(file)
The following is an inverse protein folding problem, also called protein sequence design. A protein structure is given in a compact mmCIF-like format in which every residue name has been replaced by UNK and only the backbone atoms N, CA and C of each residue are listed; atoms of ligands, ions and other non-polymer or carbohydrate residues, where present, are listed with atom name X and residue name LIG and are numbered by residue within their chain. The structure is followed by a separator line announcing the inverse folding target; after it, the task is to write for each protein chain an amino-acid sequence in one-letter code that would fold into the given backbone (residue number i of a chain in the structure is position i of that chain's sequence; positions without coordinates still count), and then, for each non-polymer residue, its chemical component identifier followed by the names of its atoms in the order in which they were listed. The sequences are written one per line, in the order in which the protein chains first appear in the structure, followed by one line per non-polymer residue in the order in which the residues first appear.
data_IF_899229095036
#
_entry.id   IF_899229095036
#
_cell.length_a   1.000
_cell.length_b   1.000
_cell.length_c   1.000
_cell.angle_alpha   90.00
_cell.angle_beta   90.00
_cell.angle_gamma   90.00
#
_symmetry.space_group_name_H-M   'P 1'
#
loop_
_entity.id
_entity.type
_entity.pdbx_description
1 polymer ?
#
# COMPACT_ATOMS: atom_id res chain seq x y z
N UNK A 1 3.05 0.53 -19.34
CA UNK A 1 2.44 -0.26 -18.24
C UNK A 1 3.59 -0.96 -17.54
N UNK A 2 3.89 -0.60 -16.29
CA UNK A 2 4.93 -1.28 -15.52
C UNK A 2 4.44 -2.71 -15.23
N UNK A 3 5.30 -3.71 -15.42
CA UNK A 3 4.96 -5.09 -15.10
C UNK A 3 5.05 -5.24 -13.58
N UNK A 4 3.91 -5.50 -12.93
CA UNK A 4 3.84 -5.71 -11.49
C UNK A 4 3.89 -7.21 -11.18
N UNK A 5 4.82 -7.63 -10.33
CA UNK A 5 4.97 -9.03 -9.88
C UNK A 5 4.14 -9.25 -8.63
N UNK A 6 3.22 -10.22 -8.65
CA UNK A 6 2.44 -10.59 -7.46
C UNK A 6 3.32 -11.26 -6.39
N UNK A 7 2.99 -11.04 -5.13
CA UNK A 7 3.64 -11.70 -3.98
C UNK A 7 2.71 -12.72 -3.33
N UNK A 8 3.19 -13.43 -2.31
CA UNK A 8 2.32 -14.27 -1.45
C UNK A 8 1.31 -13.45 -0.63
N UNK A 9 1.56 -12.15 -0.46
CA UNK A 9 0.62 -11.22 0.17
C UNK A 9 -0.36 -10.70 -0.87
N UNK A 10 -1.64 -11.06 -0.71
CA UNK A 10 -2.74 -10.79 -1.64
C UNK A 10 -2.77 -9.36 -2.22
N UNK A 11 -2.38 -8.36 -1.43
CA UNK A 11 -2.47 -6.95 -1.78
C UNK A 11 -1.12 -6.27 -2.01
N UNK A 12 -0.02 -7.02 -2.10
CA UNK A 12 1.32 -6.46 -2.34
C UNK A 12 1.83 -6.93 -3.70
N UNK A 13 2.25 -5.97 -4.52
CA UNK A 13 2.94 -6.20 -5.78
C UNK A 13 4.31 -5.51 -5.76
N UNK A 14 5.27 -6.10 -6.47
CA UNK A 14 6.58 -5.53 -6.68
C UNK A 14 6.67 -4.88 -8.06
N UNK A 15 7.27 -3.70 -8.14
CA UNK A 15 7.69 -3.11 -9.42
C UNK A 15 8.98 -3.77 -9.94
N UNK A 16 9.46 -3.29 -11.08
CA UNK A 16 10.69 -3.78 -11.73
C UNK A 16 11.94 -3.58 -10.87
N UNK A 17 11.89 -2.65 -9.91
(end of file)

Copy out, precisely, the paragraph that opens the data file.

The following is an inverse protein folding problem, also called protein sequence design. A protein structure is given in a compact mmCIF-like format in which every residue name has been replaced by UNK and only the backbone atoms N, CA and C of each residue are listed; atoms of ligands, ions and other non-polymer or carbohydrate residues, where present, are listed with atom name X and residue name LIG and are numbered by residue within their chain. The structure is followed by a separator line announcing the inverse folding target; after it, the task is to write for each protein chain an amino-acid sequence in one-letter code that would fold into the given backbone (residue number i of a chain in the structure is position i of that chain's sequence; positions without coordinates still count), and then, for each non-polymer residue, its chemical component identifier followed by the names of its atoms in the order in which they were listed. The sequences are written one per line, in the order in which the protein chains first appear in the structure, followed by one line per non-polymer residue in the order in which the residues first appear.